I think segregation is everywhere. In our film, we have action, romance, sentiments and songs, unlike in Hollywood films, where they stick to the genre strictly. We need variations in our films and the course of the film depends on whether the majority of the audience accepts it. For example, a film like Manjummel Boys, which did not have a female lead, did well at the box office. But people accepted and even enjoyed it. So once someone begins to accept it, it becomes mainstream. 

There have been times when people did not watch festival-going films, but now viewers seek to watch them. Had people watched Koozhangal in theatres, it would have collected more. At the same time, we also need commercial entertainers for those who just want to enjoy themselves.

A pattern in recent successful films is that they come with a wafer-thin plot but are elevated by dense writing and making. What are your thoughts because Kurangu Pedal is also on similar lines?

For a boy to try learning how to ride a bicycle is a small conflict, and it might be easy for an adult. But seen from the boy’s perspective, it is a bigger thing. The milieu in which we set the story commands whether the conflict is big or small. If I keep the camera on a higher level and show the kids small, the conflict too will appear the same. But if you lower to their heights, you can understand their issue and see how big it is for them. All that the audience sees is whether the conflict is helpful for the narrative and if it is justified and relatable.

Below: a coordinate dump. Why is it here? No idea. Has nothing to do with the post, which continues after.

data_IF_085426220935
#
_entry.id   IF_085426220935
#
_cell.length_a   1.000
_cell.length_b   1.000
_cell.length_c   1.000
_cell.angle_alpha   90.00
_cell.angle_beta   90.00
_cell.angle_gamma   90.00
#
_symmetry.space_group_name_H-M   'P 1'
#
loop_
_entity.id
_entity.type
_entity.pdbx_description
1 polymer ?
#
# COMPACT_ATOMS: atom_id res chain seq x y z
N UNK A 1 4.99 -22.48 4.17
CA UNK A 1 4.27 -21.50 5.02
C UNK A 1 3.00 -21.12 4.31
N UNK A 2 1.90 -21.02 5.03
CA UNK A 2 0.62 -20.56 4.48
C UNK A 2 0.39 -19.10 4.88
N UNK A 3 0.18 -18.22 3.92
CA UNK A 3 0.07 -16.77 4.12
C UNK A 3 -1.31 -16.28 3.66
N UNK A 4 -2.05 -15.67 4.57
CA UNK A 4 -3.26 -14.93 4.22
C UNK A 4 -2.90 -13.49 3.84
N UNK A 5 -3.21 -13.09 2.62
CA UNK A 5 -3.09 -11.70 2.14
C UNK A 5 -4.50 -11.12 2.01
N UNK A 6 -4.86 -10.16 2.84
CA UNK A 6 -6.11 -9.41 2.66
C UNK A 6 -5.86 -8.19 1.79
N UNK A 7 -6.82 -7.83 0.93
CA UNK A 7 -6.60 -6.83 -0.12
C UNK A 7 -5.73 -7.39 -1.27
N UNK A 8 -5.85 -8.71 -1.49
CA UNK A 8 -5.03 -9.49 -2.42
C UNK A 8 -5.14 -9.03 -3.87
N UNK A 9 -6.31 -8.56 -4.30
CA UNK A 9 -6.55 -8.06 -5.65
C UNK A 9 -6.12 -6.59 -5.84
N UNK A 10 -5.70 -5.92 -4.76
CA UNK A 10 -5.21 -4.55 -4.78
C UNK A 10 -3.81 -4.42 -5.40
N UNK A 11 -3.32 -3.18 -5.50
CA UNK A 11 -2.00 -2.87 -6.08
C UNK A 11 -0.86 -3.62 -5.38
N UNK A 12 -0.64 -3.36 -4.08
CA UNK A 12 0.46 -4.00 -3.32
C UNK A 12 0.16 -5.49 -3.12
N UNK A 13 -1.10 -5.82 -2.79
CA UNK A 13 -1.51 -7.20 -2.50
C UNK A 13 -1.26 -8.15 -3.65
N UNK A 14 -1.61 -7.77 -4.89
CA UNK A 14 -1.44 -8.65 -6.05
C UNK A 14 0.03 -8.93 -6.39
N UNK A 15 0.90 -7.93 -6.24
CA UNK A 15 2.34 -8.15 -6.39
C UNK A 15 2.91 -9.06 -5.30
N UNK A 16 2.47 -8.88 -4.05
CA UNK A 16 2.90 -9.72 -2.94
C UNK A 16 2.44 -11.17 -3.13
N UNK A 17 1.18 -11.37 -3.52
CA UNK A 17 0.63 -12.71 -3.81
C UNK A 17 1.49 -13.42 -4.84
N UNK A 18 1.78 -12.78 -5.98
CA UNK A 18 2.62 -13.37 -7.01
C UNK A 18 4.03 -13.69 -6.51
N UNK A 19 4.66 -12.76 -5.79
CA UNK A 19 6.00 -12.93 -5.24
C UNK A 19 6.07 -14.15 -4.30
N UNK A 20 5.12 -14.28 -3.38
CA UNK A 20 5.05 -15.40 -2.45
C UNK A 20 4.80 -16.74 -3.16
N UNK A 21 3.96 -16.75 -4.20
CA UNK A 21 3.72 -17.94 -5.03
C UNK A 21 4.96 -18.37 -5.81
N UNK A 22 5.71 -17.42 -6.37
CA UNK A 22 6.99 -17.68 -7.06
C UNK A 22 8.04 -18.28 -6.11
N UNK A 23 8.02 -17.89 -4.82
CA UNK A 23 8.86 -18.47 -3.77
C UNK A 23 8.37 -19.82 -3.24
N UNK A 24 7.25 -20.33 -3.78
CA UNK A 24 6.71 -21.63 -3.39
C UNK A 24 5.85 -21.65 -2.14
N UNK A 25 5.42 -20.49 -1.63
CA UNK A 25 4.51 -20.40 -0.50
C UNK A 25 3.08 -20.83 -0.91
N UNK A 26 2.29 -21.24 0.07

How was it working with the kids?

It is definitely challenging because they tend to be more in the moment than us. Their lives keep changing and they are very sharp. It is extremely difficult to get work done by them. Everyone is equal in their eyes and we have five child artists. It is also difficult to get the same reaction twice, so we have to be prepared for everything and be on our toes. We also should explain in the way they understand, and it is very different from conversing with adults. We also had to explain to the kids about the timeline and the importance of the cycle then as opposed to now, which is very common.

What were the learnings from this film?

The major lesson learned was how we, as adults, often complicate simple things. If we make a mistake, it is a complicated procedure for an adult to change. We only share our innermost childish side with the ones to whom we are very close. But children are unlike us and they are very straightforward. They also tend to forget issues between them and view everything on a simpler note.

What your take on Sivakarthikeyan presenting the film?

It is a big advantage because there are two things: to make a film and to make people watch the film. Sivakarthikeyan took up the job to make people watch it. There are many films being taken now, and there is a lot of OTT content too, so amid this, making someone watch the film is a huge thing. To make a film that does not have a big star and make them invest their time, it needs a person to do that. Sivakarthikeyan did that for our film.